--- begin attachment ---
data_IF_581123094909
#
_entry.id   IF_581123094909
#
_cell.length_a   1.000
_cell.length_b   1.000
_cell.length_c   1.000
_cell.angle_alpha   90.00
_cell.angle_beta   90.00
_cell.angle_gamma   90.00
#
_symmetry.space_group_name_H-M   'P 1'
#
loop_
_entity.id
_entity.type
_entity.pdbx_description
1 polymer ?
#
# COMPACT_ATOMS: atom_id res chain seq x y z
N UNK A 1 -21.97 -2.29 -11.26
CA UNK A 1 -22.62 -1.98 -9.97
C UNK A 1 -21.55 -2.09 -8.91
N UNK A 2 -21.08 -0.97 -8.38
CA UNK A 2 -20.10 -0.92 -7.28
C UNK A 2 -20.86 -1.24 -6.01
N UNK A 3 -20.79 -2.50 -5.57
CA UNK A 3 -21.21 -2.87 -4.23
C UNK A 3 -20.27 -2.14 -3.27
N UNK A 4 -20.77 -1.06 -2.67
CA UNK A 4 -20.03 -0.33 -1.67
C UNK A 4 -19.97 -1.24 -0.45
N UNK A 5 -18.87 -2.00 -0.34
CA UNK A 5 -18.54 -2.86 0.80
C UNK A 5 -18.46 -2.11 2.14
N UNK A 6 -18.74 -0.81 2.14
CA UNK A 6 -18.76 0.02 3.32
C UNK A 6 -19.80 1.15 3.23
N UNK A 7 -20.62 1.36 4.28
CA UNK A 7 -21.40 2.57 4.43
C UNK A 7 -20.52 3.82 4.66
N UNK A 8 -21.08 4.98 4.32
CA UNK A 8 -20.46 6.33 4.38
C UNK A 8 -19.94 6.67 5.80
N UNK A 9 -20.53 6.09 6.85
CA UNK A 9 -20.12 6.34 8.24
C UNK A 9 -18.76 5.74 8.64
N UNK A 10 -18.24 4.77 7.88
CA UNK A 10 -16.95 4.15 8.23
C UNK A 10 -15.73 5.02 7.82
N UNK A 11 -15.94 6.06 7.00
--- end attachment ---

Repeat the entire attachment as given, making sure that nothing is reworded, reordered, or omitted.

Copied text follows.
data_IF_581123094909
#
_entry.id   IF_581123094909
#
_cell.length_a   1.000
_cell.length_b   1.000
_cell.length_c   1.000
_cell.angle_alpha   90.00
_cell.angle_beta   90.00
_cell.angle_gamma   90.00
#
_symmetry.space_group_name_H-M   'P 1'
#
loop_
_entity.id
_entity.type
_entity.pdbx_description
1 polymer ?
#
# COMPACT_ATOMS: atom_id res chain seq x y z
N UNK A 1 -21.97 -2.29 -11.26
CA UNK A 1 -22.62 -1.98 -9.97
C UNK A 1 -21.55 -2.09 -8.91
N UNK A 2 -21.08 -0.97 -8.38
CA UNK A 2 -20.10 -0.92 -7.28
C UNK A 2 -20.86 -1.24 -6.01
N UNK A 3 -20.79 -2.50 -5.57
CA UNK A 3 -21.21 -2.87 -4.23
C UNK A 3 -20.27 -2.14 -3.27
N UNK A 4 -20.77 -1.06 -2.67
CA UNK A 4 -20.03 -0.33 -1.67
C UNK A 4 -19.97 -1.24 -0.45
N UNK A 5 -18.87 -2.00 -0.34
CA UNK A 5 -18.54 -2.86 0.80
C UNK A 5 -18.46 -2.11 2.14
N UNK A 6 -18.74 -0.81 2.14
CA UNK A 6 -18.76 0.02 3.32
C UNK A 6 -19.80 1.15 3.23
N UNK A 7 -20.62 1.36 4.28
CA UNK A 7 -21.40 2.57 4.43
C UNK A 7 -20.52 3.82 4.66
N UNK A 8 -21.08 4.98 4.32
CA UNK A 8 -20.46 6.33 4.38
C UNK A 8 -19.94 6.67 5.80
N UNK A 9 -20.53 6.09 6.85
CA UNK A 9 -20.12 6.34 8.24
C UNK A 9 -18.76 5.74 8.64
N UNK A 10 -18.24 4.77 7.88
CA UNK A 10 -16.95 4.15 8.23
C UNK A 10 -15.73 5.02 7.82
N UNK A 11 -15.94 6.06 7.00